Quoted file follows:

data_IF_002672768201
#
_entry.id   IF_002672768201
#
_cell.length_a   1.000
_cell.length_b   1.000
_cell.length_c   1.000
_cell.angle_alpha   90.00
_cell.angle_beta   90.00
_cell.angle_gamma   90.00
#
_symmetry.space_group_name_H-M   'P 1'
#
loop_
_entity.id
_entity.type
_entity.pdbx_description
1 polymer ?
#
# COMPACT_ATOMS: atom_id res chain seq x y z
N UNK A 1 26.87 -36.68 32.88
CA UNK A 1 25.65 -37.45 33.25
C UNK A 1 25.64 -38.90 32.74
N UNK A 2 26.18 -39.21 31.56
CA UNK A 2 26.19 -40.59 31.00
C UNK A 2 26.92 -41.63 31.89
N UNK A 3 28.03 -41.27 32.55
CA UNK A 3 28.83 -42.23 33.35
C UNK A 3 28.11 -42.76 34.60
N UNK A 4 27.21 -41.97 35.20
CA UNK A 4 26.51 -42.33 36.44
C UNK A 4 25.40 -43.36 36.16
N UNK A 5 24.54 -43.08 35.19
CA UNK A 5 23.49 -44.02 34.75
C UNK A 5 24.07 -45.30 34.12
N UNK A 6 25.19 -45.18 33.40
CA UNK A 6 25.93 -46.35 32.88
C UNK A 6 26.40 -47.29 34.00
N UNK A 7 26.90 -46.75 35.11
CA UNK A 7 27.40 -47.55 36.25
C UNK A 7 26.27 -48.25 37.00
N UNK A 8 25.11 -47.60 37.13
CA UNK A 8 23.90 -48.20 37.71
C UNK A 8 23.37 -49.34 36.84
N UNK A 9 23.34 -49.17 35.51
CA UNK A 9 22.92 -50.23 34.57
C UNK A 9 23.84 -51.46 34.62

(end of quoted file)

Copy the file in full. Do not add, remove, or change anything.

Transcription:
data_IF_002672768201
#
_entry.id   IF_002672768201
#
_cell.length_a   1.000
_cell.length_b   1.000
_cell.length_c   1.000
_cell.angle_alpha   90.00
_cell.angle_beta   90.00
_cell.angle_gamma   90.00
#
_symmetry.space_group_name_H-M   'P 1'
#
loop_
_entity.id
_entity.type
_entity.pdbx_description
1 polymer ?
#
# COMPACT_ATOMS: atom_id res chain seq x y z
N UNK A 1 26.87 -36.68 32.88
CA UNK A 1 25.65 -37.45 33.25
C UNK A 1 25.64 -38.90 32.74
N UNK A 2 26.18 -39.21 31.56
CA UNK A 2 26.19 -40.59 31.00
C UNK A 2 26.92 -41.63 31.89
N UNK A 3 28.03 -41.27 32.55
CA UNK A 3 28.83 -42.23 33.35
C UNK A 3 28.11 -42.76 34.60
N UNK A 4 27.21 -41.97 35.20
CA UNK A 4 26.51 -42.33 36.44
C UNK A 4 25.40 -43.36 36.16
N UNK A 5 24.54 -43.08 35.19
CA UNK A 5 23.49 -44.02 34.75
C UNK A 5 24.07 -45.30 34.12
N UNK A 6 25.19 -45.18 33.40
CA UNK A 6 25.93 -46.35 32.88
C UNK A 6 26.40 -47.29 34.00
N UNK A 7 26.90 -46.75 35.11
CA UNK A 7 27.40 -47.55 36.25
C UNK A 7 26.27 -48.25 37.00
N UNK A 8 25.11 -47.60 37.13
CA UNK A 8 23.90 -48.20 37.71
C UNK A 8 23.37 -49.34 36.84
N UNK A 9 23.34 -49.17 35.51
CA UNK A 9 22.92 -50.23 34.57
C UNK A 9 23.84 -51.46 34.62